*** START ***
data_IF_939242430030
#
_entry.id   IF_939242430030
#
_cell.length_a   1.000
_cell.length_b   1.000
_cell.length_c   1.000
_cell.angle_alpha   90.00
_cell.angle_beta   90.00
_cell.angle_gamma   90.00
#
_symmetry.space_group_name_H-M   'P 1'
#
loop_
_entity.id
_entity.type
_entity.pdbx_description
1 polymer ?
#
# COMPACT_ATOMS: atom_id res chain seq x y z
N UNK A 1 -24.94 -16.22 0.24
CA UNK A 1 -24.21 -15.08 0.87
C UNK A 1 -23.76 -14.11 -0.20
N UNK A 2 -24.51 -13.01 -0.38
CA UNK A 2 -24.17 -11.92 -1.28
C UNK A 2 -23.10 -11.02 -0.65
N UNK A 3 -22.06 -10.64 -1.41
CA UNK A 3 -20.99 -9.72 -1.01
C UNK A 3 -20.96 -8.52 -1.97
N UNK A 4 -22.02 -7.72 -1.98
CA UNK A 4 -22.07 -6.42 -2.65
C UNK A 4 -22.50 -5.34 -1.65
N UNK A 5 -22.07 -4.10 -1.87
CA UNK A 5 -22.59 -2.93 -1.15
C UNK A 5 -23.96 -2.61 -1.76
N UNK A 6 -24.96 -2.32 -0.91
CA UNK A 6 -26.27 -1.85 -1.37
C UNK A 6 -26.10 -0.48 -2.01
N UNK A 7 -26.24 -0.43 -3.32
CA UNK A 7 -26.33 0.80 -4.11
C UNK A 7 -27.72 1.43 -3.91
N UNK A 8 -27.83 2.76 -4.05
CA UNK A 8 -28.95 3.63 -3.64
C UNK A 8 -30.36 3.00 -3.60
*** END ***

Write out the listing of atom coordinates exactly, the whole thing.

data_IF_939242430030
#
_entry.id   IF_939242430030
#
_cell.length_a   1.000
_cell.length_b   1.000
_cell.length_c   1.000
_cell.angle_alpha   90.00
_cell.angle_beta   90.00
_cell.angle_gamma   90.00
#
_symmetry.space_group_name_H-M   'P 1'
#
loop_
_entity.id
_entity.type
_entity.pdbx_description
1 polymer ?
#
# COMPACT_ATOMS: atom_id res chain seq x y z
N UNK A 1 -24.94 -16.22 0.24
CA UNK A 1 -24.21 -15.08 0.87
C UNK A 1 -23.76 -14.11 -0.20
N UNK A 2 -24.51 -13.01 -0.38
CA UNK A 2 -24.17 -11.92 -1.28
C UNK A 2 -23.10 -11.02 -0.65
N UNK A 3 -22.06 -10.64 -1.41
CA UNK A 3 -20.99 -9.72 -1.01
C UNK A 3 -20.96 -8.52 -1.97
N UNK A 4 -22.02 -7.72 -1.98
CA UNK A 4 -22.07 -6.42 -2.65
C UNK A 4 -22.50 -5.34 -1.65
N UNK A 5 -22.07 -4.10 -1.87
CA UNK A 5 -22.59 -2.93 -1.15
C UNK A 5 -23.96 -2.61 -1.76
N UNK A 6 -24.96 -2.32 -0.91
CA UNK A 6 -26.27 -1.85 -1.37
C UNK A 6 -26.10 -0.48 -2.01
N UNK A 7 -26.24 -0.43 -3.32
CA UNK A 7 -26.33 0.80 -4.11
C UNK A 7 -27.72 1.43 -3.91
N UNK A 8 -27.83 2.76 -4.05
CA UNK A 8 -28.95 3.63 -3.64
C UNK A 8 -30.36 3.00 -3.60